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Setting up your project for healthy contributions

Repository maintainers can set contributing guidelines to help collaborators make meaningful, useful contributions to a project.

About community profiles for public repositories

Repository maintainers can review their public repository's community profile to learn how they can help grow their community and support contributors. Contributors can view a public repository's community profile to see if they want to contribute to the project.

Accessing a project's community profile

View a public repository's community profile to check on a project's health and decide if you want to contribute.

Setting guidelines for repository contributors

You can create guidelines to communicate how people should contribute to your project.

Adding a code of conduct to your project

Adopt a code of conduct to define community standards, signal a welcoming and inclusive project, and outline procedures for handling abuse.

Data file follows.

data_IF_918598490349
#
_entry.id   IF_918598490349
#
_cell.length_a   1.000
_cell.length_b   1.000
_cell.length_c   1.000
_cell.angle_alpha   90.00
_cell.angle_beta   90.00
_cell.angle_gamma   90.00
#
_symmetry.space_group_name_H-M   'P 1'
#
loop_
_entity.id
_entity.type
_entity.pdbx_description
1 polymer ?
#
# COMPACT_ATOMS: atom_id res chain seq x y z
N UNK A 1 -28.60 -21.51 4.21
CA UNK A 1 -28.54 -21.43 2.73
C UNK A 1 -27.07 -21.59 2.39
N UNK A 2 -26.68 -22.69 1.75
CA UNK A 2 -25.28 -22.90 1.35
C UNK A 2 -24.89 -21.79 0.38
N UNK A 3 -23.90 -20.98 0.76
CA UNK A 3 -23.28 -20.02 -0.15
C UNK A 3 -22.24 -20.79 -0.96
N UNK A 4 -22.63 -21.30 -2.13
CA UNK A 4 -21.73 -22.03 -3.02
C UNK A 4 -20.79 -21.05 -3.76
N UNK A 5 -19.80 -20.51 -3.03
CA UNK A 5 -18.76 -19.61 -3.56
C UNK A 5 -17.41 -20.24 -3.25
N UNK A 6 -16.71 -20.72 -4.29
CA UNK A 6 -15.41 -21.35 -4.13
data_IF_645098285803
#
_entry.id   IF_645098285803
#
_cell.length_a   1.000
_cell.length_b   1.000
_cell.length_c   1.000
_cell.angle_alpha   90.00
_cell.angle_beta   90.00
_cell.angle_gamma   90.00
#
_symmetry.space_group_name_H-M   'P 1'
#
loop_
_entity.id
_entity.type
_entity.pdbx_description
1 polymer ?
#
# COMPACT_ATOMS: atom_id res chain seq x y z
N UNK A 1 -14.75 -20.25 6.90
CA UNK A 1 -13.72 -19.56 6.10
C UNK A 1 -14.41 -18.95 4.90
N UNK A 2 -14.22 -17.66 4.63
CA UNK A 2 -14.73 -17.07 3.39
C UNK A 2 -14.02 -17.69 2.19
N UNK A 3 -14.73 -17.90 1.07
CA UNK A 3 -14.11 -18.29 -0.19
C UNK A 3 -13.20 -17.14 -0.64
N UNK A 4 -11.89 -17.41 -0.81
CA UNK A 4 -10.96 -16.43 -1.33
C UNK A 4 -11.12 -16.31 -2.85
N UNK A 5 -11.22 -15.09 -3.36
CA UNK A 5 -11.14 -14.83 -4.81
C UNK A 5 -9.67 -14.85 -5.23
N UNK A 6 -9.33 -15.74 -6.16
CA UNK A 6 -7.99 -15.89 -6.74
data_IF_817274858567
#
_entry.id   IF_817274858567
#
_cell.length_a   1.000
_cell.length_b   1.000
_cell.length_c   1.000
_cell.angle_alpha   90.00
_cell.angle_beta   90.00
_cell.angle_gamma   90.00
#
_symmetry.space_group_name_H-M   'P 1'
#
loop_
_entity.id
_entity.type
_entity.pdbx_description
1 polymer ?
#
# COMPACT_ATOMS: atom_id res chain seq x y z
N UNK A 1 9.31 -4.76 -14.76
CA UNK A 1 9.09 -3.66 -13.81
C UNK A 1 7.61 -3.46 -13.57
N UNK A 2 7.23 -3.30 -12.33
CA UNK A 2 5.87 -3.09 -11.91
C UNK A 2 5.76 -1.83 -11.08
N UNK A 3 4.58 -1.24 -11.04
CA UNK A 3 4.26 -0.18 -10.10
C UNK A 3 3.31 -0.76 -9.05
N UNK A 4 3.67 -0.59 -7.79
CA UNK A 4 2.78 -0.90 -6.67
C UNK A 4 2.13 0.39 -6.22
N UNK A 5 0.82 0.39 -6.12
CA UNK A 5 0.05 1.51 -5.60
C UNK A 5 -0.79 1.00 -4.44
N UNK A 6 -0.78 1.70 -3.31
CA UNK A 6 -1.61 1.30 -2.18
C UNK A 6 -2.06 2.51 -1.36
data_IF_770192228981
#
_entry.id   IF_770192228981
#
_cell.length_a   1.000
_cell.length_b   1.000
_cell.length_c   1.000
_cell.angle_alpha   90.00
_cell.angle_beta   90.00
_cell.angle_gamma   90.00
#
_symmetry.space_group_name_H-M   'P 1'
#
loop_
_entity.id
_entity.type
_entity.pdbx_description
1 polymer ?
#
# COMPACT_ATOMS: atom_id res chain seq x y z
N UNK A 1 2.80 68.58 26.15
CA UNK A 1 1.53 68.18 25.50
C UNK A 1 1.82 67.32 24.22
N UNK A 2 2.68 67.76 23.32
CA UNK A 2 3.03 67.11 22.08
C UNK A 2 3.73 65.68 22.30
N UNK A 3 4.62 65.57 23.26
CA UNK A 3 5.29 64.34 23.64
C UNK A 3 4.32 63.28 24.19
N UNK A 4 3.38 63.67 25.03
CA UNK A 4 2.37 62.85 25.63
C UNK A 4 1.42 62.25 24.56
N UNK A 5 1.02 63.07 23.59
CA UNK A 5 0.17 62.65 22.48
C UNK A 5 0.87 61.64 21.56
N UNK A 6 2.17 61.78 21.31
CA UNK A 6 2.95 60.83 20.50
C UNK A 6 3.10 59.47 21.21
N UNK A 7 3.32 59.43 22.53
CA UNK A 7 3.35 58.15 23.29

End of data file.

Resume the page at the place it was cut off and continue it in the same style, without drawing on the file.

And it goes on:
Adding support resources to your project

You can create a SUPPORT file to let people know about ways to get help with your project.

Adding a license to a repository

You can include an open source license in your repository to make it easier for other people to contribute.

Creating a default community health file for your organization

You can create default community health files, such as CONTRIBUTING and CODE_OF_CONDUCT, for your organization. Default files will be used for any public repository in your organization that does not contain its own file of that type.

Helping new contributors find your project with labels

Apply the good first issue label to issues in your repository to highlight opportunities for people to contribute to your project.

Displaying a sponsor button in your repository

You can add a sponsor button in your repository to increase the visibility of funding options for your open source project.

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